Call Recording Featured Article

Customers Should Record Calls for Better Service

September 03, 2014

By Lavanya Rathnam, Call Recording World Contributing Writer

One of the most frustrating aspects for many customers is to talk to call center agents because some of these agents tend to be rude and unhelpful. In fact, a study by American Express shows that only two percent of call center agents exceeded the expectations of customers. This number is abysmally low considering that almost every major business offers call support for its customers.

When customer service agents exceed customer expectations only two out of every 100 times, it shows the company simply does not care or wants to turn a blind eye to the poor service. This attitude persists despite the fact that 90 percent of company executives see customer service as a crucial aspect for the future success of its business, according to research conducted by Bain. This is an interesting situation because companies know the importance of customer service and at the same time are unable to take the steps needed to improve the service.

In such a case, the onus falls on the customer to demand a better service. While many strategies have been tried by desperate customers in the past such as escalations and threats, none of them have worked. However, the good news is that there is a new strategy beginning to work for some people. This new strategy is call recording by the customer instead of the call center company.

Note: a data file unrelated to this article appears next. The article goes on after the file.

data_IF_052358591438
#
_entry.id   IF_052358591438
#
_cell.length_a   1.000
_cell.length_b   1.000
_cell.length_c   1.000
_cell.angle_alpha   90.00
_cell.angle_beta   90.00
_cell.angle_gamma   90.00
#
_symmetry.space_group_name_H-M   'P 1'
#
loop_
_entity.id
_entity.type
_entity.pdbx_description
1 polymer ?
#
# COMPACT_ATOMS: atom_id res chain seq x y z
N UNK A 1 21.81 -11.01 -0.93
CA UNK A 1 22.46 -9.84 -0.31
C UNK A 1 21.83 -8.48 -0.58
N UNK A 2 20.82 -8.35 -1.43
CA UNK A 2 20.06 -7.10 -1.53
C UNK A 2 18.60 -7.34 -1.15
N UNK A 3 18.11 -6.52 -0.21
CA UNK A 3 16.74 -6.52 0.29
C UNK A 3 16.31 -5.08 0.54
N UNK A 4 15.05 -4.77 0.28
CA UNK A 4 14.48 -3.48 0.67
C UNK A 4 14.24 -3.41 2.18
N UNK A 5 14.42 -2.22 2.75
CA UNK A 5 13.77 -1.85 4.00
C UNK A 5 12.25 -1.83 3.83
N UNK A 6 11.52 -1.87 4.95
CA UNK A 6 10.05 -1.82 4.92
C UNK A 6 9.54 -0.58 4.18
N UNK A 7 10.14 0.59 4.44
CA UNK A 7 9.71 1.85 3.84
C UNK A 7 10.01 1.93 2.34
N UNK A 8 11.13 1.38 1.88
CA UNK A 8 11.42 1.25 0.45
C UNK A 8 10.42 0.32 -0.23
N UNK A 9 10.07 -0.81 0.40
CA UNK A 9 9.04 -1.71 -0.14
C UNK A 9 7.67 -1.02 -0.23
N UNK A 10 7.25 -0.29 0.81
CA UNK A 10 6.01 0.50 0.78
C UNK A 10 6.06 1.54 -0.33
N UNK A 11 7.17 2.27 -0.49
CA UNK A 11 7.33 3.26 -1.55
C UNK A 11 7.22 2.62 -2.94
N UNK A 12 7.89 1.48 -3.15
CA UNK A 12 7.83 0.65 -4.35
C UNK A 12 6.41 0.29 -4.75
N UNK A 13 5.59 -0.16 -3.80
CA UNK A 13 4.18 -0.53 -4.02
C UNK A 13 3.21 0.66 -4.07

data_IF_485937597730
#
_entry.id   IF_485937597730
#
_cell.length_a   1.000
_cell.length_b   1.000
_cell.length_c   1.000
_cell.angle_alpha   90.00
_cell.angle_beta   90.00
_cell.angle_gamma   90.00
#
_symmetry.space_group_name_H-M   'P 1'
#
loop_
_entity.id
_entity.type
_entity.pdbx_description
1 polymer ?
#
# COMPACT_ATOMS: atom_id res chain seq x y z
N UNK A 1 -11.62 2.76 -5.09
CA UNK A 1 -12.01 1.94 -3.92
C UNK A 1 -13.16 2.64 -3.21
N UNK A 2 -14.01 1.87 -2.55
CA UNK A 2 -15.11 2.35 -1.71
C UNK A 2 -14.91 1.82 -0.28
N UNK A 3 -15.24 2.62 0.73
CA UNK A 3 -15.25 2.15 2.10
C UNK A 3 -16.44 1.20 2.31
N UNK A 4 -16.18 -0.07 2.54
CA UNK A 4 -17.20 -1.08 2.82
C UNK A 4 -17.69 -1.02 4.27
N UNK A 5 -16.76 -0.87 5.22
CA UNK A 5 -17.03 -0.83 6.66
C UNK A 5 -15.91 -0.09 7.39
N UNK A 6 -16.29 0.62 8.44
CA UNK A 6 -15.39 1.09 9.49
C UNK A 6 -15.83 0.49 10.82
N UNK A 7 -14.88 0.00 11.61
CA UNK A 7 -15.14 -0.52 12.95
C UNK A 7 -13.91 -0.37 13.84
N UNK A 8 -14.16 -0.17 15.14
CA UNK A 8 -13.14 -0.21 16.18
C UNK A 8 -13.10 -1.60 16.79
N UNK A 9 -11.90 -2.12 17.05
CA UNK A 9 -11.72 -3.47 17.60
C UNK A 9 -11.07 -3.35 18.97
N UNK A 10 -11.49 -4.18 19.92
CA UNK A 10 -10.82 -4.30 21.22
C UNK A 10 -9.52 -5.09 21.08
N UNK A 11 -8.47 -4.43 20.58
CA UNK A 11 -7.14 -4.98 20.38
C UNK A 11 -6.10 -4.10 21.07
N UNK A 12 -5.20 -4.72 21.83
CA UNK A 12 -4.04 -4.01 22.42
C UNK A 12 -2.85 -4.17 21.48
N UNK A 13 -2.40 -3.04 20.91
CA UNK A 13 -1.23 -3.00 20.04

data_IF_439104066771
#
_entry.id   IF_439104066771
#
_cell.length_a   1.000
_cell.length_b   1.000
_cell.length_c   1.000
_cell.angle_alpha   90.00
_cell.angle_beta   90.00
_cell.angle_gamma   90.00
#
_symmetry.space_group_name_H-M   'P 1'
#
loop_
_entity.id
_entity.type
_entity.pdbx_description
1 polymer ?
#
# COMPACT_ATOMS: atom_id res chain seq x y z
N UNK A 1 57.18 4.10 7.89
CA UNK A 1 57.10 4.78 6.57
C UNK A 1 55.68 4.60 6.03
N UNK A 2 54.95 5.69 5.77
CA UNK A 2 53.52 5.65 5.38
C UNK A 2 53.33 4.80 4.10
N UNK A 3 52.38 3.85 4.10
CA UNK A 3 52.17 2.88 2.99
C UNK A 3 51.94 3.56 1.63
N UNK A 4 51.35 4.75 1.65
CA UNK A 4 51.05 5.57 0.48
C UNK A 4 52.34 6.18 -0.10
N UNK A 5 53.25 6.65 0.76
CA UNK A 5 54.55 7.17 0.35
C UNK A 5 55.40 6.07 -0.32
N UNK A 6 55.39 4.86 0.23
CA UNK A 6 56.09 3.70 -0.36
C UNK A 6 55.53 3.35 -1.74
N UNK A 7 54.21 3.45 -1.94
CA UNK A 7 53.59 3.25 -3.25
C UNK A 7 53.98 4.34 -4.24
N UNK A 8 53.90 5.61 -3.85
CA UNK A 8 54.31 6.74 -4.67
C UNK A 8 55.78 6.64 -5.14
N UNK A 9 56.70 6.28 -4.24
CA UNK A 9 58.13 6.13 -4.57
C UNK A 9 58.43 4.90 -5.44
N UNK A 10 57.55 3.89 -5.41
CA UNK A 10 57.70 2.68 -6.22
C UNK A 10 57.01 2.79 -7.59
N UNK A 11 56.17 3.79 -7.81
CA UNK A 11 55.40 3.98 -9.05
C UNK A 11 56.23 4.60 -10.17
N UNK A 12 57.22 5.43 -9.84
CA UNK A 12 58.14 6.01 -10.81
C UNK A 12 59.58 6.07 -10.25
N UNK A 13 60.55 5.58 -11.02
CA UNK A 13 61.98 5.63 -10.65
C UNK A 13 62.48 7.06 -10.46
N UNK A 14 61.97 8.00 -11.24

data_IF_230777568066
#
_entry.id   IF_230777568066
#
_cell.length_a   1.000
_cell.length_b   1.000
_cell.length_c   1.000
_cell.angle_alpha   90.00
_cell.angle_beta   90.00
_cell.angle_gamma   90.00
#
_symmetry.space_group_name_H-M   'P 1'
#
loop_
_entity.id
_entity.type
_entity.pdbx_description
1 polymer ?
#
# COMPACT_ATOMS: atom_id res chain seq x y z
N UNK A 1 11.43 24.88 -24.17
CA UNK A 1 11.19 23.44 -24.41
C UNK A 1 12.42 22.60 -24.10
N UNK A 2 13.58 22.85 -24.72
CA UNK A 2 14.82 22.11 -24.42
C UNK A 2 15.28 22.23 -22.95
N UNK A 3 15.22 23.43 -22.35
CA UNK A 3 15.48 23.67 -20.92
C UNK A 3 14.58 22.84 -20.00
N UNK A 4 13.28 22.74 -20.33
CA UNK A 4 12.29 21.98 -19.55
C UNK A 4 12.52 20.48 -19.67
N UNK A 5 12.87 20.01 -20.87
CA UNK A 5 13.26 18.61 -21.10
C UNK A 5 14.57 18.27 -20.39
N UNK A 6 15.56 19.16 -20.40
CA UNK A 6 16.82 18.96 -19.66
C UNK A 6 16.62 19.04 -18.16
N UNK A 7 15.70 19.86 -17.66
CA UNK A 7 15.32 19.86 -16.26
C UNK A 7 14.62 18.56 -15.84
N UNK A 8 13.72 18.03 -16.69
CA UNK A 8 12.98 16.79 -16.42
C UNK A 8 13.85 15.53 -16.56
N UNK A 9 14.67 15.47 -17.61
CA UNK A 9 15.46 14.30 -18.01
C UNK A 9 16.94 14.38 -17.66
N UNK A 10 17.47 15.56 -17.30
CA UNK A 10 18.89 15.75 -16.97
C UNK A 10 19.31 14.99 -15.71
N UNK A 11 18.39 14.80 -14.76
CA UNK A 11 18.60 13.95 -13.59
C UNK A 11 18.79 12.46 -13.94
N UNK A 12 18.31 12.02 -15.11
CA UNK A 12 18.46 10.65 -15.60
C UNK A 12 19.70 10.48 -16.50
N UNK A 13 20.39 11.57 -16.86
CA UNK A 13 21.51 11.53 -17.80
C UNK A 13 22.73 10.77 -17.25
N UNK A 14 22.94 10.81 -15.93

According to Dave Lieber of Dallasnews.com, when a customer tells the customer service representative upfront the call is being recorded they tend to get a better quality of service. In his own experience, Lieber found he received refunds faster and the agents were courteous and understanding because they were scared about the recording and the possibility of future implications. Hence, it is a good idea for customers to use the weapon of call recording, irrespective of whether they implement it or not, to force customer service agents to give better service. 




Edited by Maurice Nagle

blog comments powered by Disqus